However, it is facing growing criticism over its failure to devise an effective ‘publishers’ exemption’ to stop it leading to the backdoor censorship of mainstream news outlets.
Earlier this year, the CMA published the results of a year-long investigation into the tech giants’ dominance of digital advertising markets, recommending mandatory codes of conduct to ensure news publishers are adequately rewarded.
In 2019, Google and Facebook accounted for an estimated two-thirds of the £13 billion digital advertising market in the UK, with the business driven by opaque algorithms which are a mystery even to the advertisers.
Google, for instance, can tweak its search algorithms at will to reduce traffic to websites it doesn’t favour.
In a speech last week to New York’s Fordham University, Dr Coscelli said that the dominance of the online platforms was a serious threat to rival businesses and innovators.
He said that ‘large multinational online platforms such as Google and Facebook now have a central role in the digital advertising ecosystem and have developed such unassailable market positions that rivals can no longer compete on equal terms’.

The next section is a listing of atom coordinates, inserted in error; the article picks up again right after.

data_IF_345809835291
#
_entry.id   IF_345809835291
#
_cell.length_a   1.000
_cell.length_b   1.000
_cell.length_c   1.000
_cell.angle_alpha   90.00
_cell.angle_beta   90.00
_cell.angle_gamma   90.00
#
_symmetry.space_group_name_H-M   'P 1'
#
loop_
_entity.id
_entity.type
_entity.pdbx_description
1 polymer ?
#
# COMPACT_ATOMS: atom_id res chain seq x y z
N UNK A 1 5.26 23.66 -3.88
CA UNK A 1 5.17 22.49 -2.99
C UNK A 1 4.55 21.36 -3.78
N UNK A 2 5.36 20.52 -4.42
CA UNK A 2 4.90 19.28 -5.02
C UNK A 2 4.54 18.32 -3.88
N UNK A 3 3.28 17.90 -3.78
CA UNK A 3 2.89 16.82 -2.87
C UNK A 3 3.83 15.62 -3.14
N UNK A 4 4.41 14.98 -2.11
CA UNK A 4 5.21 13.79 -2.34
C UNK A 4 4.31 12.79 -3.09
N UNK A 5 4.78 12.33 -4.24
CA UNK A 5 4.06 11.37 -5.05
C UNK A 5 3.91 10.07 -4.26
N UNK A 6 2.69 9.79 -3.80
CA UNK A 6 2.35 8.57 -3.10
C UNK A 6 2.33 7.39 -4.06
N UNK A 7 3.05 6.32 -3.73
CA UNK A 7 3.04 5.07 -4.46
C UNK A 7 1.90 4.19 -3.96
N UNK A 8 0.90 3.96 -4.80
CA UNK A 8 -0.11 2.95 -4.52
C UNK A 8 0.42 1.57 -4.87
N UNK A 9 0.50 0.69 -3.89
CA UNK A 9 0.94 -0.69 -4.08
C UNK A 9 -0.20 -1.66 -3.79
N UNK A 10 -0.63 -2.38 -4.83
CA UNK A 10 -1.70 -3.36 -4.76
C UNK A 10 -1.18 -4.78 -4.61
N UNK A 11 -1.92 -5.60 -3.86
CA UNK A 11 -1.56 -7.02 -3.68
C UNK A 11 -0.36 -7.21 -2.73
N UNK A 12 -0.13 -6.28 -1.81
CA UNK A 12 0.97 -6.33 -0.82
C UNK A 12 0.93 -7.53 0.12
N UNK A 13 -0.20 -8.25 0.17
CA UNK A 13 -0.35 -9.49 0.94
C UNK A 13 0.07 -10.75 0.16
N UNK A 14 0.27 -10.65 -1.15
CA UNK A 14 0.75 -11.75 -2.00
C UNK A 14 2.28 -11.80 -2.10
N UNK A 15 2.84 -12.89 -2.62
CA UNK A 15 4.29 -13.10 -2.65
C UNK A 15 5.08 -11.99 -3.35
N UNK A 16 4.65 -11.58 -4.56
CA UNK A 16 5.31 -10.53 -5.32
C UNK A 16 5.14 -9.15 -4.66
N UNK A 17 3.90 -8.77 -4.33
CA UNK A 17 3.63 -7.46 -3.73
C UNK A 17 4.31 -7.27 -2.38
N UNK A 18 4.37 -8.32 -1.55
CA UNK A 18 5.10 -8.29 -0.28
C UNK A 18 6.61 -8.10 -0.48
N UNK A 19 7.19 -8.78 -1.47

And he added that their ‘large user base’ was a ‘source of market power, leading to weak competition in search and social media’.
Calling for a new regulatory regime, Dr Coscelli said that ‘the largest platforms are increasingly acting as a brake on innovation, setting the terms of competition in a way that tips the balance in their own favour, and undermining the business models of new entrants and potential challengers alike’.
He called for a special ‘Digital Markets Unit’ to be established, with the ability to enforce a code of conduct on the internet giants to ensure that they ‘do not engage in exploitative or exclusionary practices’.
Dr Coscelli also called on Google to reveal its search engine algorithms to rival search engines ‘so they can properly compete’.
As part of the CMA’s drive, Dr Coscelli is hiring staff with PhDs in applied mathematics or physics, as well as trained psychologists, effectively emulating Winston Churchill’s drive during the Second World War to recruit code-breaking experts to Bletchley Park.
He added that the new recruits were ‘scrutinising how digital businesses use algorithms and how this could negatively impact competition and consumers… we believe it is not acceptable for firms not to be able to explain the outputs of their algorithms’.